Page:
Covid- 19 And It’s Impact on the Ecommerce Industry
As a result of the top of health concerns, brands across the world are worried about how coronavirus (COVID-19) will impact eCommerce as a whole. According to consulting and research firm Technomic, 52% of consumers are avoiding crowds and 32% are leaving their house less often because of coronavirus. And the stock market has become increasingly volatile.
Ecommerce, B2B, B2C, and brick-and-mortar brands alike are all bracing for the impact that coronavirus will have on their business. In this article, we have collected everything your brand needs to know about coronavirus and eCommerce, as well as what can be done to lessen the blow.
Strain on events
In a bid to curtail the spread of the virus, countries around the globe are extending travel restrictions; this will hurt marketing events across the globe.
Many major in-person events are either postponed, canceled, or virtualized to limit the spread of the covid-19.
At the beginning of 2020, 41% of marketers said they would be increasing their event budgets this year. On top of that, 53% of marketers consider in-person events and tradeshows the best way to drive engagements and conversions.
From an events perspective, coronavirus has the potential to have a lasting negative impact on budgets, revenue, and sales for the rest of the year. According to eMarketer, the total loss from canceled events will surpass $500 million.
Impact On General Sales
Experts say the long-term impact of the coronavirus cannot be ascertained now. However, many retailers are lowering their sales forecasts for the year. Most affected are retailers that manufacture or supply their goods from China are unsure of how this will affect their supply chain, or how this will affect demand for their products.
47% of retailers expect some downside in revenue due to the coronavirus, according to a survey conducted in March 2020 of 304 retailers by Digital Commerce 360. 33% of retailers say it’s too early to tell. However, a majority of retailers, 58%, say the virus will impact consumer confidence, and 22% say there will be a significant impact. Consumer confidence is often used as a measure of how consumers feel about the economy.
Increases Sales For Health Products
If your brand sells items related to hygiene and sickness, you will be seeing an influx in sales, that if you haven’t started already. Compared to this period last year, U.S. sales of hand sanitizer are up 54%, with thermometer sales up 34% and aerosol disinfectant sales up 19%. Site search provider Bloomreach found similar increases for its 250-plus retailer clients, such as grocery chain Albertsons Cos. Online sales increased the week of Feb. 22-29 compared with the prior week for health-related items. The coronavirus has increased sales for the following:
- Masks sales increased 590% from the week prior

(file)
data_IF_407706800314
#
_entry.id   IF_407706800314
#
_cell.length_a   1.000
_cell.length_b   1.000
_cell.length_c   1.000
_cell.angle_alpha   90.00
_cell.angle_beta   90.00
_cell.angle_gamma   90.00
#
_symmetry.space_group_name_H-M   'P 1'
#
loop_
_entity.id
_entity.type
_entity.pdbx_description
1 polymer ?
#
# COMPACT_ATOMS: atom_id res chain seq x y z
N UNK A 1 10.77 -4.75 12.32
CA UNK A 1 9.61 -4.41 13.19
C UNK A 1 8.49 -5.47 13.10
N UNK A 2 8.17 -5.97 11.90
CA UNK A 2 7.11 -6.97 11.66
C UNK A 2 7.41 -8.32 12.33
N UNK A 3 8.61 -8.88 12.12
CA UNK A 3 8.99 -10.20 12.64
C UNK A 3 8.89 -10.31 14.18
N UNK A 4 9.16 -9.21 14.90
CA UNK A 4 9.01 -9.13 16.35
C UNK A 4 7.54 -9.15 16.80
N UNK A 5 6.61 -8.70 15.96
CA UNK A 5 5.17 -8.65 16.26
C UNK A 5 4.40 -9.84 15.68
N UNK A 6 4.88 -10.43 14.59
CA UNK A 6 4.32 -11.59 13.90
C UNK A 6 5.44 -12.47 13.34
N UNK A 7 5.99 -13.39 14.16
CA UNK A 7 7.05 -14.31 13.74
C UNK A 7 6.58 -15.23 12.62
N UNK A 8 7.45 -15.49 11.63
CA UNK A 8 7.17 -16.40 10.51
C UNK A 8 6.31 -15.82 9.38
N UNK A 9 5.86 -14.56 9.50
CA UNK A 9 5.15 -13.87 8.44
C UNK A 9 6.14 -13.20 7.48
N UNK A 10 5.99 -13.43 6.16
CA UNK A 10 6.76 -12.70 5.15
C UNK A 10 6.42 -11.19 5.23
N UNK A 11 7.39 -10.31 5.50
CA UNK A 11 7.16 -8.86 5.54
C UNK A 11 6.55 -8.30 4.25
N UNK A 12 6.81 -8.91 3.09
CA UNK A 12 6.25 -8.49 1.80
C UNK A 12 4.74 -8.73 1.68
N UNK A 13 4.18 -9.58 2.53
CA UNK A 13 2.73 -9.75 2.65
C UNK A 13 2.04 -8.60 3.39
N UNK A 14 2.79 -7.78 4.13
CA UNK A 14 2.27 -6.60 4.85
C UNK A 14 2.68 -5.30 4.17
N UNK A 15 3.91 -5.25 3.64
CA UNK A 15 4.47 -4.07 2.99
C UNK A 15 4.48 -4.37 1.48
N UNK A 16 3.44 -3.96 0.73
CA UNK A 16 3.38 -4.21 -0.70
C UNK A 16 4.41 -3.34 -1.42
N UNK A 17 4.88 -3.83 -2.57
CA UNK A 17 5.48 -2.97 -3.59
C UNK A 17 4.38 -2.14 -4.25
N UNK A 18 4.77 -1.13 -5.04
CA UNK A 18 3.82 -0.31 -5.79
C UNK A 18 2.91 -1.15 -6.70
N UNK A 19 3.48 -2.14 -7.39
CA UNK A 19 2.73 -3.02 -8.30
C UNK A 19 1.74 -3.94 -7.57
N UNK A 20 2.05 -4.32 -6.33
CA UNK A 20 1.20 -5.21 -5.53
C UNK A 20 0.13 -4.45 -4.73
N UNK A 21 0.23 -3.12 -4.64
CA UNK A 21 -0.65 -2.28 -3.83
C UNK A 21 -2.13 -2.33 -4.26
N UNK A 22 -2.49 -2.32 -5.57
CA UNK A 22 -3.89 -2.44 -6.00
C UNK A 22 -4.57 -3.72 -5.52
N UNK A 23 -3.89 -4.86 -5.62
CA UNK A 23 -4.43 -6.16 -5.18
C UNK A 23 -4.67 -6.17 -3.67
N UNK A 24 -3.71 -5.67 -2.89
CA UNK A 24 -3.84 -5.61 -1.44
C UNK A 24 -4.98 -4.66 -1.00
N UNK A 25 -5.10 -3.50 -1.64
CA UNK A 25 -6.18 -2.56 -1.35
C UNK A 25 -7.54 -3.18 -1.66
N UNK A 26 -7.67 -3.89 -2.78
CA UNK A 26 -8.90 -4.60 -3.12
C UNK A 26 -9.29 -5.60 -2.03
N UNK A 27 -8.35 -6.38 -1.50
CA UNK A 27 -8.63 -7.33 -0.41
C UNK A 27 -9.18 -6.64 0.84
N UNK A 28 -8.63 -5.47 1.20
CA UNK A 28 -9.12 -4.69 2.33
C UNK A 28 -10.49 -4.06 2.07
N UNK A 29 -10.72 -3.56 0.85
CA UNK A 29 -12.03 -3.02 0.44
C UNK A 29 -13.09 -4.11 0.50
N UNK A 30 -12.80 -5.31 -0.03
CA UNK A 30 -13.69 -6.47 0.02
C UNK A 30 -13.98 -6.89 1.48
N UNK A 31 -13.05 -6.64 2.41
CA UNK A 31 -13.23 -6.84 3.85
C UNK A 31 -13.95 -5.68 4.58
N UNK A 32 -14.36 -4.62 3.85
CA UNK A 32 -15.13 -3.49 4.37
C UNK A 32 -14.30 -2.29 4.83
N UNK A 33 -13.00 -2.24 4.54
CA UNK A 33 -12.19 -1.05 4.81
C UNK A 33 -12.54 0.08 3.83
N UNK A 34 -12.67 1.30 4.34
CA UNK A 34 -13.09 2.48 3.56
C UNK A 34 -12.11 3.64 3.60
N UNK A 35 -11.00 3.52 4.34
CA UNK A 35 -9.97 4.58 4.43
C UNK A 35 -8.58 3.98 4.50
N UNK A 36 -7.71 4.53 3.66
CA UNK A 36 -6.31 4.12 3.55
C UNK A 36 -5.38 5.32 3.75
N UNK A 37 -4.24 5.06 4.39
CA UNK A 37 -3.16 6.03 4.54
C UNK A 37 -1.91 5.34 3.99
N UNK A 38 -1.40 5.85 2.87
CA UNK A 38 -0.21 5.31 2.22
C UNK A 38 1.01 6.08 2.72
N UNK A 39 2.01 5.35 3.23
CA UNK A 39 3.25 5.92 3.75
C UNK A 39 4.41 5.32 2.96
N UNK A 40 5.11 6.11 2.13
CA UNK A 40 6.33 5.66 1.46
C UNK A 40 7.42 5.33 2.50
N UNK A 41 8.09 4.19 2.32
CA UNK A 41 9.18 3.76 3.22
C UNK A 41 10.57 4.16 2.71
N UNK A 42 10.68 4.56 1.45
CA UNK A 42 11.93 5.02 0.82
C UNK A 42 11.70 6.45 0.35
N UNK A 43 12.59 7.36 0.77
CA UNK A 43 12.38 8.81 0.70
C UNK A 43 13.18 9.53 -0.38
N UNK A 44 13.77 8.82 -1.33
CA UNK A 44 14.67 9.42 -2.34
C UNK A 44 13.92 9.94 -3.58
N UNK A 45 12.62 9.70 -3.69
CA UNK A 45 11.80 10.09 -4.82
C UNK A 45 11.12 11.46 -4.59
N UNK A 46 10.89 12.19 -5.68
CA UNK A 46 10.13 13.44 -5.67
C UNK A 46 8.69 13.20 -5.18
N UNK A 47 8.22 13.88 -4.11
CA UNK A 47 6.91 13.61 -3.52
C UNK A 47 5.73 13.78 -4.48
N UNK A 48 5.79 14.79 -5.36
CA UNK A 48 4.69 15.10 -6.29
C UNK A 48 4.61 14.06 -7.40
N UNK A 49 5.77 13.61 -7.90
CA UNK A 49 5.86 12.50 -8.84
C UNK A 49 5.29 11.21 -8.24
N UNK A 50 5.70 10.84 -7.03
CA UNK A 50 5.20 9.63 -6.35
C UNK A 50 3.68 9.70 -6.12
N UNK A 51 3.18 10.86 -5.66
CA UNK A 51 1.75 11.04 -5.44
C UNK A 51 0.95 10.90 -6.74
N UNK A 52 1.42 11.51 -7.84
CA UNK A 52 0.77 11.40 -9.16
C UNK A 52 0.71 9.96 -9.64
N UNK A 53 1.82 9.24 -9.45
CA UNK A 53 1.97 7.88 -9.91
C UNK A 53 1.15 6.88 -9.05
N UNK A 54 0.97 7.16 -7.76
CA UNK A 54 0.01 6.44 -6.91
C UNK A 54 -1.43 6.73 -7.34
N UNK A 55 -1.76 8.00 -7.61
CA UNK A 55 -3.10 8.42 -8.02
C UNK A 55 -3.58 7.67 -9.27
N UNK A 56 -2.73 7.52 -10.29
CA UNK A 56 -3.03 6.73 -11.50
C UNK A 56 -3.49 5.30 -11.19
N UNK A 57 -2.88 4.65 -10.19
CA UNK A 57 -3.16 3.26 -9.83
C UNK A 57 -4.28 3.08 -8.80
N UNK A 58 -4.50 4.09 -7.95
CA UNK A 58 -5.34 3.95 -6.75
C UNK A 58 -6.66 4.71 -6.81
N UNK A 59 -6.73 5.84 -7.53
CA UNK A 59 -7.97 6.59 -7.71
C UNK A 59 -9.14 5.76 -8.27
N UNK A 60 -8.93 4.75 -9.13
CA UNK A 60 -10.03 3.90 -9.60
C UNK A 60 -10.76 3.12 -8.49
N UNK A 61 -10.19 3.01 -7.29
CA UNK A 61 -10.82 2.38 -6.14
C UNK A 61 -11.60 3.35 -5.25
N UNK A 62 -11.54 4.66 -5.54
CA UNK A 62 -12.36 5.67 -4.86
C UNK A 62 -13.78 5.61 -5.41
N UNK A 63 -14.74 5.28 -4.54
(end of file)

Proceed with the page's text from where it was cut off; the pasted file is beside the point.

- Hand sanitizer sales increased 420% from the week prior
- Clorox/Lysol wipes sales increased 184% from the week prior
- Disinfectants sales increased 178% from the week prior
- Gloves sales increased 151% from the week prior
- Bottled/packaged water sales increased 78% from the week prior
- Vitamins sales increased 78% from the week prior
- Tissues sales increased 43% from the week prior
- Hand soap sales increased 33% from the week prior
- Toilet paper and paper towels sales increased 26% from the week prior.
The main thing here is to focus on keeping your products in stock and be upfront with customers if there are going to be any delays.
Expect delivery delays for online orders
Not all retailers, however, have had sales gains because of the wealth of problems associated with COVID-19, such as supply chain issues and potentially fewer shoppers in stores who do not want to risk exposure. For example, A shopper who tried to purchase items from Amazon on March 5 received a message warning that increased demand was leading to shorter supply and longer delivery times.
This comes at a time when consumers value fast delivery times more than ever before, with Amazon Prime promising free two-hour delivery for some products. Other major suppliers like Walmart and Target are competing for similar options.
“There are still a lot of unknowns to fully determine the impact of the coronavirus on the supply chain,” says Jonathan Gold, NRF vice president for supply chain and customs policy. “As factories in China continue to come back online, products are now flowing again. But there are still issues affecting cargo movement, including the availability of truck drivers to move cargo to Chinese ports. Retailers are working with both their suppliers and transportation providers to find paths forward to minimize disruption.”
many retailers have changed their 2020 outlook from a positive outlook to a negative one, as they are expecting sales and revenue to fall. 36% of retailers surveyed this month say their eCommerce business will be down due to the coronavirus, while 26% say eCommerce will be as projected.
What other steps does your eCommerce brand need to take to thrive despite the COVID-19 disruption?
If your store currently has slow page loading speed, its time to switch to a better website host. Then you need to proactively address customers’ frustrations and fears (e.g. delivery delays, out-of-stock products, the cleanliness of your warehouse), will support your brand’s reputation and encourage customer loyalty.
Tell consumers about the coronavirus protections you are putting in place. On top of that, consider providing your agents with additional training on handling any inquiries with appropriate sensitivity.
Additionally, make sure that your display advertising game is up to par. App downloads (especially of news apps) may increase as people spend an increasing amount of time at home.
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